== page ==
FAO Index: Agricultural products more expensi...
FAO Index

Agricultural products more expensive again

imago / VCG
China's brisk imports of pork and poultry are leading to rising prices on the world market.
China's brisk imports of pork and poultry are leading to rising prices on the world market.

ITALY, Rome. World prices for major agricultural commodities continued to soar in March, rising for the tenth month in a row.

According to the Food and Agriculture Organisation of the United Nations (FAO), the price index it calculates climbed by 2.1 per cent to 118.5 points across all commodity groups compared to February, the highest monthly value since June 2014.

Once again, the FAO sub-index for vegetable oils in particular rose strongly, by eight per cent. Experts in Rome explained the increase in the price of palm oil by scarce stocks in important exporting countries and a recovery in import demand. Soya oil prices had risen significantly due to the expected brisk demand from biodiesel producers. Rapeseed and sunflower oil prices were supported by tighter supplies from Canada and the Black Sea region, respectively.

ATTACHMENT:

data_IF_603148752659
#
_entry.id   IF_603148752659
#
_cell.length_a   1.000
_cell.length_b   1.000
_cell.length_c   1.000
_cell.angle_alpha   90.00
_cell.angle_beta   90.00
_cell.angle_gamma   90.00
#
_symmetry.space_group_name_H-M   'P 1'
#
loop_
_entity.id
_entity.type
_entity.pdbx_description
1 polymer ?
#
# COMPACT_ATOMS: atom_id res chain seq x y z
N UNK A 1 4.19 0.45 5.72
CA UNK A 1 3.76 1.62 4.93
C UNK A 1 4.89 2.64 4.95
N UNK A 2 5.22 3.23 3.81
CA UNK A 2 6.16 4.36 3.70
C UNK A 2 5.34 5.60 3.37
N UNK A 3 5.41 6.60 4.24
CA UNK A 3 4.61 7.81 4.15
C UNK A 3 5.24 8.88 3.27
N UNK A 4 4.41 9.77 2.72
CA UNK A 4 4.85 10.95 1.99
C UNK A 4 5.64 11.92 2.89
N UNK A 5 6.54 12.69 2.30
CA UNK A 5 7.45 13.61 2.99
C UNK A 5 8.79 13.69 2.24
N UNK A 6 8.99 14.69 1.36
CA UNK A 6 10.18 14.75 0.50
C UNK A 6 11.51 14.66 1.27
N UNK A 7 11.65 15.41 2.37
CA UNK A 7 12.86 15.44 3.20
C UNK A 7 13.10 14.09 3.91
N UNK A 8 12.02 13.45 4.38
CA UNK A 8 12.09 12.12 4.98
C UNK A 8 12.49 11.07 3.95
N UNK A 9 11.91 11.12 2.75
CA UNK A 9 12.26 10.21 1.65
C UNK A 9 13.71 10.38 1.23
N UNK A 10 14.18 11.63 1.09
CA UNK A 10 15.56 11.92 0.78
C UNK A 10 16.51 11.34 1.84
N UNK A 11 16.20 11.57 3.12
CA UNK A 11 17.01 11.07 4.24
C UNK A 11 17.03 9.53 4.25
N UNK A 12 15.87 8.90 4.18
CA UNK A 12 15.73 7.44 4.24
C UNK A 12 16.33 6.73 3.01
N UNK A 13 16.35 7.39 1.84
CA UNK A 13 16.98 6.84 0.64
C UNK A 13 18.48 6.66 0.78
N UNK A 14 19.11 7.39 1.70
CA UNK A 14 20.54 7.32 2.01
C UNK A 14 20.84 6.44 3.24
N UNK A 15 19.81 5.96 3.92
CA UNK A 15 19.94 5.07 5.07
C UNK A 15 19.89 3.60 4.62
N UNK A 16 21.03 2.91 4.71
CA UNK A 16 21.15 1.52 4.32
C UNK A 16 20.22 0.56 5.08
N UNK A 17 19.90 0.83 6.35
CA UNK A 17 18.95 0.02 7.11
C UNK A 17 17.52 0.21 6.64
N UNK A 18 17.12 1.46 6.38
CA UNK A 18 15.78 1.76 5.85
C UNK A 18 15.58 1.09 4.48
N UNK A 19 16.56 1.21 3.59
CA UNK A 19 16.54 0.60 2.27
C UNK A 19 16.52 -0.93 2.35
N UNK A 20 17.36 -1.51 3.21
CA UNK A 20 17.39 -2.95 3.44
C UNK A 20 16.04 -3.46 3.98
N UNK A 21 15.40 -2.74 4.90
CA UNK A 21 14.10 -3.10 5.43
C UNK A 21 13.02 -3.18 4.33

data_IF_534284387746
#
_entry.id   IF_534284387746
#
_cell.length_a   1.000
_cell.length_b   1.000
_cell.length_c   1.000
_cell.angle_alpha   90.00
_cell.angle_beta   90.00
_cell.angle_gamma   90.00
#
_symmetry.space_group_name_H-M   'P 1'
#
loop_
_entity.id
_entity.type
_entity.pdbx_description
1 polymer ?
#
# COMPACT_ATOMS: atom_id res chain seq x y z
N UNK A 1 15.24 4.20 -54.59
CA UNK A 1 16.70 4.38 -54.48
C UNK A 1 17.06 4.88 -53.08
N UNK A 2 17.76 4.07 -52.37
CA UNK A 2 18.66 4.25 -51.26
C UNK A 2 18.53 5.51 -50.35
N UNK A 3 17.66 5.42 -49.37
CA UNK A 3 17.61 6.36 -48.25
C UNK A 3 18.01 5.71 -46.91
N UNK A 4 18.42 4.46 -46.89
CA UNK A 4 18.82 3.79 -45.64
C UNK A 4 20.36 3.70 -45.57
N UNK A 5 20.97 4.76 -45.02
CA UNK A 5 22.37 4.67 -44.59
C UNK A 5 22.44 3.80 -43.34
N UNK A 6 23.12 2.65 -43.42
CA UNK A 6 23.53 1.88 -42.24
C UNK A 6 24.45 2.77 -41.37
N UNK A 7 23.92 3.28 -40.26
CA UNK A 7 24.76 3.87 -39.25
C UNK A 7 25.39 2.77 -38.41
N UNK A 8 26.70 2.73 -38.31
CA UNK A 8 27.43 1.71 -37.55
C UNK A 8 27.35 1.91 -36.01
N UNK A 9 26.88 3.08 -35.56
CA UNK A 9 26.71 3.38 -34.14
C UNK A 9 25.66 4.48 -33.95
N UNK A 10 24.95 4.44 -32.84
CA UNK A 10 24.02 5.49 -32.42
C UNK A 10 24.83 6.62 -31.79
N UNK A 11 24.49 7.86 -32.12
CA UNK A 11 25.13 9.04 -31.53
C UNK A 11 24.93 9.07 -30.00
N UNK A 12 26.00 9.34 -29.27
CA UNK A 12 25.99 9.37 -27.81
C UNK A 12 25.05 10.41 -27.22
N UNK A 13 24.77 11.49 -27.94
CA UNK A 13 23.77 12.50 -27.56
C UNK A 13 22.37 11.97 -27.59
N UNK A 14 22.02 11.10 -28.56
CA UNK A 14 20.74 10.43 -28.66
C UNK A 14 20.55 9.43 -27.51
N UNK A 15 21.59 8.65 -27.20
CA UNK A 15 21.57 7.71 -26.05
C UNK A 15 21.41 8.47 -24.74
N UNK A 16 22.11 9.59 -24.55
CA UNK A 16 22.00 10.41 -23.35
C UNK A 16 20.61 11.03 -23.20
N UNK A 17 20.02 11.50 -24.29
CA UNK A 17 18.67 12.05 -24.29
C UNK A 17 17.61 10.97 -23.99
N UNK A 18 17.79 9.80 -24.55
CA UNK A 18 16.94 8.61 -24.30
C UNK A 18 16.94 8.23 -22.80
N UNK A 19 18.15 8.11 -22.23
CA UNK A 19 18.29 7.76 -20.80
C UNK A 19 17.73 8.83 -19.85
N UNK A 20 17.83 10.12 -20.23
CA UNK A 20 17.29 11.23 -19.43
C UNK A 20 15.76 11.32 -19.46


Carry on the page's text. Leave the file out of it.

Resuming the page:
Meanwhile, the milk price index increased by 3.9 per cent. According to experts in Rome, quotations for butter rose in response to the tight supply in Europe. Milk powder became more expensive, mainly due to increasing imports from China. In contrast, cheese quotations fell again due to demand.

Pork and poultry prices rise

The FAO price index for meat rose by 2.3 per cent in the month under review compared to February 2021; the level of the same month last year was missed by only 0.5 per cent. Pork and poultry prices were the main beneficiaries of the upward trend, which was also largely attributed to buoyant imports from China. While beef prices moved sideways, sheepmeat became cheaper due to increasing supplies from New Zealand.

Meanwhile, the cereal price index lost 1.7 per cent in March compared to February; the level of the same month last year was nevertheless surpassed by a strong 26.5 per cent. According to Rome experts, wheat in particular fell in price, driven by ample supplies and good harvest prospects for 2021.

The FAO sub-index for sugar also moved down, by 4 per cent. However, the previous year's level was still exceeded by more than 30 per cent. The price reduction was mainly justified by speculation about possibly large sugar exports by India.

Source: fleischwirtschaft.de; AgE

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